We all know that our sun will become a red giant in a couple of billion years? But how fast will the process be when it starts? Would it be theoretically possible (disregarding the deadly effects of this event) for a human to experience the sun as its present size until it swallows earth?

  • 1
    $\begingroup$ FWIW, the Earth will be unliveable long before then because the Sun is gradually heating up. See en.wikipedia.org/wiki/Timeline_of_the_far_future $\endgroup$ – PM 2Ring Jan 22 '19 at 5:00
  • 1
    $\begingroup$ The Sun will not become a giant for another 6 billion years and will then go through the horizontal branch phase before becoming an asymptotic red giant branch star that might engulf the Earth. $\endgroup$ – ProfRob Jan 22 '19 at 8:50

Yes, the time is very long, but exactly how long depends on when you "start the clock" for the expansion to a red giant. If you take the end of the "main sequence" (when the core hydrogen runs out) as the start of the expansion phase, it's more like a billion years to complete the process of becoming a maximally expanded red giant. But the answer that gets 5 million years focuses only on the phase of most rapid expansion (which begins after the star is already quite a bit larger than the Sun). Either way, our lives a the smallest blink of an eye to a star!

  • 1
    $\begingroup$ A red giant Sun (after the main sequence) will only reach about $20 R_{\odot}$ and will not engulf the Earth. That comes later. $\endgroup$ – ProfRob Jan 22 '19 at 8:51
  • $\begingroup$ Actually, it will likely never swallow Earth at all. $\endgroup$ – Ken G Jan 22 '19 at 11:46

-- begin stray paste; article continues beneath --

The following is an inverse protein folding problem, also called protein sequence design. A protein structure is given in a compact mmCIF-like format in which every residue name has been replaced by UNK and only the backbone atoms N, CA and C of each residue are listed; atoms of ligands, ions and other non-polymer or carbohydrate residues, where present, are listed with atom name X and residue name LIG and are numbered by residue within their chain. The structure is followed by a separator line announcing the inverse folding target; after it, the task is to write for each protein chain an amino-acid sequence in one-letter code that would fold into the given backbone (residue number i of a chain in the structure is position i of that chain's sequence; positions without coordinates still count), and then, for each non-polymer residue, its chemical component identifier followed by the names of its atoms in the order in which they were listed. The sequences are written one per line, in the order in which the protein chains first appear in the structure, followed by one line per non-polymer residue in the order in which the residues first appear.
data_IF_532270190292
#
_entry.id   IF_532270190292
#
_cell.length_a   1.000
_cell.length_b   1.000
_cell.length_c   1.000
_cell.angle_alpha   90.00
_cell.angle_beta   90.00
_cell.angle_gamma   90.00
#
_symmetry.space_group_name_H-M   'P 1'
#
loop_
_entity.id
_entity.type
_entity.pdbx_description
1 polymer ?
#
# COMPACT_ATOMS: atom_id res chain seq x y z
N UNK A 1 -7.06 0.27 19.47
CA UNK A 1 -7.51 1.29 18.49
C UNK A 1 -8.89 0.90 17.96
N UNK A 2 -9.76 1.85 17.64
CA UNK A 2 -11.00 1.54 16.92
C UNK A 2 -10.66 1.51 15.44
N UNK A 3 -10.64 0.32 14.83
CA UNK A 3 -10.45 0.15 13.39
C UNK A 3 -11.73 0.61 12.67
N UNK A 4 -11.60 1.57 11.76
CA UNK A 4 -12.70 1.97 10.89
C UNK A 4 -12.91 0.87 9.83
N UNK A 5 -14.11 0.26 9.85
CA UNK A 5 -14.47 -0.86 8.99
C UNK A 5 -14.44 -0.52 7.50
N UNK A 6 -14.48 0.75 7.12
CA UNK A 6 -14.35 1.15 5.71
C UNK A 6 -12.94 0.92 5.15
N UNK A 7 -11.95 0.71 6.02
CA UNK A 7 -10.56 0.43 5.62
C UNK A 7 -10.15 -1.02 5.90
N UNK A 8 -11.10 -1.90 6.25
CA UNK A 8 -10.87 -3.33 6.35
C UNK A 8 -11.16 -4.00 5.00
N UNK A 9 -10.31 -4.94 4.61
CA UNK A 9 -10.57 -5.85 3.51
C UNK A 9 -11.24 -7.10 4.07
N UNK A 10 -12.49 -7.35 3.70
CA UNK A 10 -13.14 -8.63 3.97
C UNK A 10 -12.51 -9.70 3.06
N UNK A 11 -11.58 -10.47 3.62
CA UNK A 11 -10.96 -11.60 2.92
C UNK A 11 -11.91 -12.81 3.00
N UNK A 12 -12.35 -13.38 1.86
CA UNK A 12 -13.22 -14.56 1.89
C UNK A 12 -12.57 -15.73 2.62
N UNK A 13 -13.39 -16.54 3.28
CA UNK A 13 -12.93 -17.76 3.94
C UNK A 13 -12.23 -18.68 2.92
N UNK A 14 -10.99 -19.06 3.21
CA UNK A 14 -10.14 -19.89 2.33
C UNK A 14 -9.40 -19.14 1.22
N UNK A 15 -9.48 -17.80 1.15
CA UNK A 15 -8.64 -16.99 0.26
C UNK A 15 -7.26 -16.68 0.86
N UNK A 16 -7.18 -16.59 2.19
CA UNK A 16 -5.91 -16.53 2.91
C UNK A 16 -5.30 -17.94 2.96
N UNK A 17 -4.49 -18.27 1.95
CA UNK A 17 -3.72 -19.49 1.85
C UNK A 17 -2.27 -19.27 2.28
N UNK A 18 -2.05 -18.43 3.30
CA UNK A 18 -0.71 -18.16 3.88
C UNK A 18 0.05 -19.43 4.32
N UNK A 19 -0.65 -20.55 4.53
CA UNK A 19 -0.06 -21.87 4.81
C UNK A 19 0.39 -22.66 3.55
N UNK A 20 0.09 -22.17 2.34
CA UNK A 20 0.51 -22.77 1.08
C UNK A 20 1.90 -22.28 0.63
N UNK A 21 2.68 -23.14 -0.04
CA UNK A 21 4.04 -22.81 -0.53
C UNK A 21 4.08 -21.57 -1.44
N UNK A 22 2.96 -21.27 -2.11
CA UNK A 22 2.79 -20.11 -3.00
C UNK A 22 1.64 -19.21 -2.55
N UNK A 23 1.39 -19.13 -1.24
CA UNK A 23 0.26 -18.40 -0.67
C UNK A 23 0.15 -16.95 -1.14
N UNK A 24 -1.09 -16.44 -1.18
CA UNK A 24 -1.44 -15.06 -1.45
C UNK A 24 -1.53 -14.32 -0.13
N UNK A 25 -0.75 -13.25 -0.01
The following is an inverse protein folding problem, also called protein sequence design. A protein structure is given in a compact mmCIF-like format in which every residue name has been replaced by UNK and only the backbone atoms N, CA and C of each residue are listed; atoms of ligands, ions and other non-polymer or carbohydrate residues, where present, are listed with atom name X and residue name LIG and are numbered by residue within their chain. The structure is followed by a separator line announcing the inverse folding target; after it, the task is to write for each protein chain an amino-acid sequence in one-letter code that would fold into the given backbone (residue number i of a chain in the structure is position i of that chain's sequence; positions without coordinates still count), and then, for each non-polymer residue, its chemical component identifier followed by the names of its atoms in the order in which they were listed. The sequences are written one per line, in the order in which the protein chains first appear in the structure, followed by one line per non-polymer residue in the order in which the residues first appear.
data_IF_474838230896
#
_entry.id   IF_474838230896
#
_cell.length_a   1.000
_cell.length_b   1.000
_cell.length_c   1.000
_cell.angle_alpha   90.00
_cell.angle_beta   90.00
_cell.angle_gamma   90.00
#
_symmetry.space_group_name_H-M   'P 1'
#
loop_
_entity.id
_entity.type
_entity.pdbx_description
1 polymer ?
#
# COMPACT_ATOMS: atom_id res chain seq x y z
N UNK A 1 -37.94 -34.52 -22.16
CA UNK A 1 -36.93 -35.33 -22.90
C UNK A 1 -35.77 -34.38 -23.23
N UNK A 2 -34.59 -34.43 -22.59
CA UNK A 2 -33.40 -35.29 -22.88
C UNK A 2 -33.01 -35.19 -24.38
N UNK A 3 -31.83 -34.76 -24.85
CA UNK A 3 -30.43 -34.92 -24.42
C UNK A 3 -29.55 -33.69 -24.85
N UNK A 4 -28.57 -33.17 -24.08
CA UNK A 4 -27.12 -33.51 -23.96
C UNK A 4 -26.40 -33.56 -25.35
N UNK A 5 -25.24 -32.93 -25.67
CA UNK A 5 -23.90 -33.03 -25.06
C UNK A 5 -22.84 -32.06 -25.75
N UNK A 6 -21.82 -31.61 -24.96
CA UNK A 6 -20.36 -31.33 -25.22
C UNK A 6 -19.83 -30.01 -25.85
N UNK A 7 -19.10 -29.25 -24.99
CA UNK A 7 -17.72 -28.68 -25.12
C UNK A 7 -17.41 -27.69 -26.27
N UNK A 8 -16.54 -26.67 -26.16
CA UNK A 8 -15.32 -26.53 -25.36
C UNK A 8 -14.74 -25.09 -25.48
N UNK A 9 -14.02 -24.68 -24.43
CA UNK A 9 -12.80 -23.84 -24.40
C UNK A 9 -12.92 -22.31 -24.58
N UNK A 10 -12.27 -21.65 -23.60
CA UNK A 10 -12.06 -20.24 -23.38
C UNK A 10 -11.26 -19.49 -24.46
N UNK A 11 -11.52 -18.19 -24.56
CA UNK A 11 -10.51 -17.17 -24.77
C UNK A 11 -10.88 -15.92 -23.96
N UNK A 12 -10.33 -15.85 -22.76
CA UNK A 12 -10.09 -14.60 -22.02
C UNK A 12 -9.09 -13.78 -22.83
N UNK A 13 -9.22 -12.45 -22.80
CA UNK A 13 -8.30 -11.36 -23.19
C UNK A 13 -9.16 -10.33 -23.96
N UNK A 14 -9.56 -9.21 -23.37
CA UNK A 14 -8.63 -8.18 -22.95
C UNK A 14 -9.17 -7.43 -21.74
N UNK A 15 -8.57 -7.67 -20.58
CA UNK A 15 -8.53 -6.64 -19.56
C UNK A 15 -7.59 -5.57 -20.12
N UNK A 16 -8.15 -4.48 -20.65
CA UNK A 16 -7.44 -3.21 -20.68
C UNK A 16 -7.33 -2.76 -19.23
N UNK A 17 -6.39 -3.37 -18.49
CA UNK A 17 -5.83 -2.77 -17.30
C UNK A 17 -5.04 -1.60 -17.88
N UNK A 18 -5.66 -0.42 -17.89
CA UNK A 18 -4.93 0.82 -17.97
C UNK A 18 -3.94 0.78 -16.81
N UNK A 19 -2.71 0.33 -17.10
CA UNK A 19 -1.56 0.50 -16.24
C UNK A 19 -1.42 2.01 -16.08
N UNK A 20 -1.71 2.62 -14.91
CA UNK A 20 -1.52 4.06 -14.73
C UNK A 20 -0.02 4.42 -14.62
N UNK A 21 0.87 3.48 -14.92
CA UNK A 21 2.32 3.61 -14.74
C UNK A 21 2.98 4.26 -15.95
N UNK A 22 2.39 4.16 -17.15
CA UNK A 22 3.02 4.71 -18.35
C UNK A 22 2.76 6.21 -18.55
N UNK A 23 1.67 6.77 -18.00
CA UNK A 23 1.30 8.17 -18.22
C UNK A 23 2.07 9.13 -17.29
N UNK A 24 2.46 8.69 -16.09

• $\begingroup$ Also, the Sun will be noticeably larger than it is now even by the end of the main sequence lifetime, but none of those seemed like the key aspect of the question. $\endgroup$ – Ken G Jan 22 '19 at 11:53
  • 4
    $\begingroup$ Whether it will immeditately engulf the Earth is still moot and depends on how much mass is lost. However, tidal dissipation will then shrink the Earth's orbit and it probably will be engulfed. $\endgroup$ – ProfRob Jan 22 '19 at 16:05
  • $\begingroup$ I agree the issue is how much mass is lost, and it appears Earth is right on the hairy edge where it is really difficult to tell what our fate will be. For example, adsabs.harvard.edu/abs/2016Ap%26SS.361..122G finds evidence we will not be engulfed, but it's clear we really don't know and likely never will unless the species survives long enough to see it! $\endgroup$ – Ken G Jan 22 '19 at 21:08

According to a Physics.org article:

When the sun does begin to expand, it will do so quickly, sweeping through the inner solar system in just 5 million years.

So, no. No human alive could possibly see the sun change from its more-or-less present size to a red giant in their life time, unless extreme advances in human longevity approaching science fiction were to occur before then.


Your Answer

By clicking “Post Your Answer”, you agree to our terms of service, privacy policy and cookie policy

Not the answer you're looking for? Browse other questions tagged or ask your own question.